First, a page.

$$ {M}_{j,{j}^{\prime }}=\#\ of\ VAIs\ with\ true\ CoD\ j\ and\ predicted\ CoD\ {j}^{\prime } $$
Table 2 shows the confusion matrix for physician-coded VA and random allocation for the Population Health Metrics Research Consortium (PHMRC) validation database for gold-standard-level-one adult deaths (this database consisted of 2,702 VAIs gathered from six sites in four countries, for deaths that met stringent clinical diagnostic criteria [17], and were subsequently coded by physicians in a validation of the PCVA approach to VA [18]).
Table 2

Confusion matrices for physician-certified verbal autopsy and random-allocation verbal autopsy.

a) Physician Certified VA Confusion Matrix

b) Random Allocation Confusion Matrix

 

Predicted

 

Predicted

Stroke

Diabetes

Other

Stroke

Diabetes

Other

True

Stroke

123

18

125

True

Stroke

87

84

95

 

Diabetes

5

86

55

 

Diabetes

32

61

53

 

Other

83

95

2112

 

Other

746

780

764

Panel A shows the confusion matrix for physician certified verbal autopsy (with a length-three cause list for clarity). The entry in each cell counts the number of deaths truly due to the row cause that were predicted to be due to the column cause. For example, the value 83 in the “other” row, “stroke” column indicates that 83 deaths truly due to causes other than stroke or diabetes were (incorrectly) attributed to stroke by physicians. This table demonstrates that (for this dataset) physicians are right more often than they are wrong when they predict stroke as the cause of death, but wrong more than they are right when they predict diabetes. Panel B shows the confusion matrix for Random Allocation with the same dataset, where random chance predicts stroke and diabetes incorrectly for a vast majority of the cases. True and PCVA data from Lozano et al. [18, 22], where physicians were presented with VAI data where the underlying cause was known to meet stringent clinical diagnostic criteria, and their results compared to the truth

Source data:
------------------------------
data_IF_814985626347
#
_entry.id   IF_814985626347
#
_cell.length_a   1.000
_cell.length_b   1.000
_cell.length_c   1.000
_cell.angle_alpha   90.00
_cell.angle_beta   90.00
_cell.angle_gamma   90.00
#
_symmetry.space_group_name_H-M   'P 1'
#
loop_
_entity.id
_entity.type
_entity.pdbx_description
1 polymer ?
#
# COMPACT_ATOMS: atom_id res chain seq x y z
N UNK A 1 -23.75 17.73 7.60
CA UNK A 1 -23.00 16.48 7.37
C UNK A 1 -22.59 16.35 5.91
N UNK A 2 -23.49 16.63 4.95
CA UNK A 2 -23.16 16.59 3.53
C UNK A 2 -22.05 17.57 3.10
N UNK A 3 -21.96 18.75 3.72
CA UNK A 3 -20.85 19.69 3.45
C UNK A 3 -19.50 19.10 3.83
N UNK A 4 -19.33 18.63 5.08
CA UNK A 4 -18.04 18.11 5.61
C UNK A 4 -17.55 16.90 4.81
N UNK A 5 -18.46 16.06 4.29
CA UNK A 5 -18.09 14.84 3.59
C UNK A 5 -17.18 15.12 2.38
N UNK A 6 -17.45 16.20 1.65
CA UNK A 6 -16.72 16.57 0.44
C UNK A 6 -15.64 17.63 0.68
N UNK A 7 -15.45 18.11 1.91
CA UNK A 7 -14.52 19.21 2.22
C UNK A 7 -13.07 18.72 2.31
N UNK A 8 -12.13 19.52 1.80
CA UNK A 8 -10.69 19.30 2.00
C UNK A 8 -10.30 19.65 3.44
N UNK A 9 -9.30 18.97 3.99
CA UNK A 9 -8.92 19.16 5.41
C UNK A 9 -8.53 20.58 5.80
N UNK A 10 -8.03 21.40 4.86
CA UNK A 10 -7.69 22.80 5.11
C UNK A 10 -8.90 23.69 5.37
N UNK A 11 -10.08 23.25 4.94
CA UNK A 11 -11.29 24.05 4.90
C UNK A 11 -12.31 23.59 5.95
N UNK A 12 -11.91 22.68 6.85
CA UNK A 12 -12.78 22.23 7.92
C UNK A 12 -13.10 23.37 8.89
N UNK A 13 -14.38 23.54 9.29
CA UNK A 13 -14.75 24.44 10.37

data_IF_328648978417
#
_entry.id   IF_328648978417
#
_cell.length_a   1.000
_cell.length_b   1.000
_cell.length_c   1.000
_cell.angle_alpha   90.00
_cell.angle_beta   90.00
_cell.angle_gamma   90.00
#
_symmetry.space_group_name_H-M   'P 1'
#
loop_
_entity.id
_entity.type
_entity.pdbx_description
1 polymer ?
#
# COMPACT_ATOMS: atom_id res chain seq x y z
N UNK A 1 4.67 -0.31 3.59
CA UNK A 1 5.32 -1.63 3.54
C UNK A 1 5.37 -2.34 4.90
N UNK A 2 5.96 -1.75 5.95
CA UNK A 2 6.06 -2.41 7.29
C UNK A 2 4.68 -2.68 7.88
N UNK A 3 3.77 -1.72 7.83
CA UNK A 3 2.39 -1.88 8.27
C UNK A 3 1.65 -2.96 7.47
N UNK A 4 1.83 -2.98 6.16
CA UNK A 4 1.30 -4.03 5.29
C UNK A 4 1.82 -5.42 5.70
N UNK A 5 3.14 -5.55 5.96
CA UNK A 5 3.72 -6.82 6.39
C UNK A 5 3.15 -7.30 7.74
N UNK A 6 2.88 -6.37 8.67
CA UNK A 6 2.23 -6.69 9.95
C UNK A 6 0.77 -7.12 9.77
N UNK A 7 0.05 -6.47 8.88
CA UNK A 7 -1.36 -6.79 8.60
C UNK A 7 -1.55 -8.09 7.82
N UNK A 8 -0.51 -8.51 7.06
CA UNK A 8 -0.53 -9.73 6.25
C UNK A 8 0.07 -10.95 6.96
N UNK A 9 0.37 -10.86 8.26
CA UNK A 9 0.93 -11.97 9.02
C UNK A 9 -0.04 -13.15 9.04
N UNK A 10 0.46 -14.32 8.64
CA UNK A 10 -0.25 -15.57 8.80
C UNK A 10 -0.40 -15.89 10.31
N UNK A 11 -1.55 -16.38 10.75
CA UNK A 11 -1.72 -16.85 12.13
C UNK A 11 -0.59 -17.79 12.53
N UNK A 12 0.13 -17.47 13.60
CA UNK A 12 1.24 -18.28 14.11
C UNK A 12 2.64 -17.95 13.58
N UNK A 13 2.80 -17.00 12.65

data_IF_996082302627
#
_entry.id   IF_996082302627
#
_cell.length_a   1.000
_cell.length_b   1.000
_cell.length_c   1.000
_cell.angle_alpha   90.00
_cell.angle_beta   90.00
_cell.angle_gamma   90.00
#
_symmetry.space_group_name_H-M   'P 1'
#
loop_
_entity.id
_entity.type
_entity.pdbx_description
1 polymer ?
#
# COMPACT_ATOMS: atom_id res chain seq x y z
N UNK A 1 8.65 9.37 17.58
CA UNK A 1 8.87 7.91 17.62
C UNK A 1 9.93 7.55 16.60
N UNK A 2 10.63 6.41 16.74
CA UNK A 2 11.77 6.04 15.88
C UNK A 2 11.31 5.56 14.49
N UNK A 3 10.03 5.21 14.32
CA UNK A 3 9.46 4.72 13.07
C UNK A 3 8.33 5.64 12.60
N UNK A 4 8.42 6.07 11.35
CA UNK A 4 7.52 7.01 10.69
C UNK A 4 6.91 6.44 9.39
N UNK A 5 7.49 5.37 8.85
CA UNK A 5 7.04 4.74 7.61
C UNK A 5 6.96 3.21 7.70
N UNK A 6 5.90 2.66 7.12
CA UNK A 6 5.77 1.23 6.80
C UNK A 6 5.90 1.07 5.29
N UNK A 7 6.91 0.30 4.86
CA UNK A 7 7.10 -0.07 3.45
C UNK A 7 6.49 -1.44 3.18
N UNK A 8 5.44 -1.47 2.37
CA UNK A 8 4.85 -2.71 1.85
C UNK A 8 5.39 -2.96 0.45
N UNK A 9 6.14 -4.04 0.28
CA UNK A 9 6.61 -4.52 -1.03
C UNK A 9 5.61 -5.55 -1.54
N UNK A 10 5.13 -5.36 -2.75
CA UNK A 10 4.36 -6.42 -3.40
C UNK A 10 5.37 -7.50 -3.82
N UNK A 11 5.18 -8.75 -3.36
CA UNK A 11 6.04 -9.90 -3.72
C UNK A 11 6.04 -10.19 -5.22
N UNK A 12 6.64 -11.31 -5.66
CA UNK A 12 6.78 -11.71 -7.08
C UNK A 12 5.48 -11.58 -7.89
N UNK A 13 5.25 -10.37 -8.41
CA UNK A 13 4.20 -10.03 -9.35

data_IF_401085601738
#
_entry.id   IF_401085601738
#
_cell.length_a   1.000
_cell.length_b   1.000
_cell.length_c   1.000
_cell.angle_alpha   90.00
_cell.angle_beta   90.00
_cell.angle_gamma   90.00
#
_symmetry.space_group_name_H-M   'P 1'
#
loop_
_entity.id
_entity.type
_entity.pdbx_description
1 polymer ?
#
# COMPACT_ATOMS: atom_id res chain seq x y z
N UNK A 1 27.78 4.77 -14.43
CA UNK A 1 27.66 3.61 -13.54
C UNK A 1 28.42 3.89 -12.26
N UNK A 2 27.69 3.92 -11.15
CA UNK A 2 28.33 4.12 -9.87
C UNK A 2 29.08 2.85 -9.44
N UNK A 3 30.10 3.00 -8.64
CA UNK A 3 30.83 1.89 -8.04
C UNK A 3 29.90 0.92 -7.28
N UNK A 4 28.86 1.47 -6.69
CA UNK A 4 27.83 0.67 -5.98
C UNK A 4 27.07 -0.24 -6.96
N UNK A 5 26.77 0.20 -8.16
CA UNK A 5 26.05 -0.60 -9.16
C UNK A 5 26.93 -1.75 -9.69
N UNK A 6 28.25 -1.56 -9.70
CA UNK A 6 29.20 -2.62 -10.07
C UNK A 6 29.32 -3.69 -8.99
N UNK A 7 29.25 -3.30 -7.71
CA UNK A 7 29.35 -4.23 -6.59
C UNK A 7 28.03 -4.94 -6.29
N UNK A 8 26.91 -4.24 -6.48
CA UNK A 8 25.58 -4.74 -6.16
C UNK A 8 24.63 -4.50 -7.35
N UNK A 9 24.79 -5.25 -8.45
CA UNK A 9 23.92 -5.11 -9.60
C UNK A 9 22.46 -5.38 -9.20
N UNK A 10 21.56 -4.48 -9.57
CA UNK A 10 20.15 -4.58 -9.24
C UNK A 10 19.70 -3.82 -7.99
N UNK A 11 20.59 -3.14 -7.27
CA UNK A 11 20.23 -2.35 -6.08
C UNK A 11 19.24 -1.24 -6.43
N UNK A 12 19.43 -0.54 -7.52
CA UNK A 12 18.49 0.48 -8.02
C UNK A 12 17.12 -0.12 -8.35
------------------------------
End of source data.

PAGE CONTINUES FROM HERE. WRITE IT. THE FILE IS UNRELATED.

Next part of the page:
Chance-correcting concordance and CSMF accuracy

Recent work by Murray et al. developed robust metrics for individual-level and population-level prediction quality: chance-corrected concordance and CSMF accuracy [13]. Both can be written easily in terms of the confusion matrix. Cause-specific concordance (C j ) is a measure of predictive quality at the individual level, which quantifies how likely a prediction is to be correct for a single VAI. It is equal to the fraction of VAIs where the prediction was correct, or in other words,
$$ {C}_j=\frac{M_{j,j}}{{\displaystyle {\sum}_{j^{\prime }=1}^J}{M}_{j,{j}^{\prime }}}. $$
Then cause-specific chance-corrected concordance (CCC j ) has the form
$$ {\mathrm{CCC}}_j = \frac{C_j-1/J}{1 - 1/J}. $$
This scales and shifts the concordance so that the expected CCC j of random allocation is zero. Finally, an overall metric of chance-corrected concordance is calculated as an unweighted mean of the cause-specific values:
$$ \mathrm{C}\mathrm{C}\mathrm{C} = \frac{1}{J}{\displaystyle \sum_{j=1}^J}{\mathrm{CCC}}_j. $$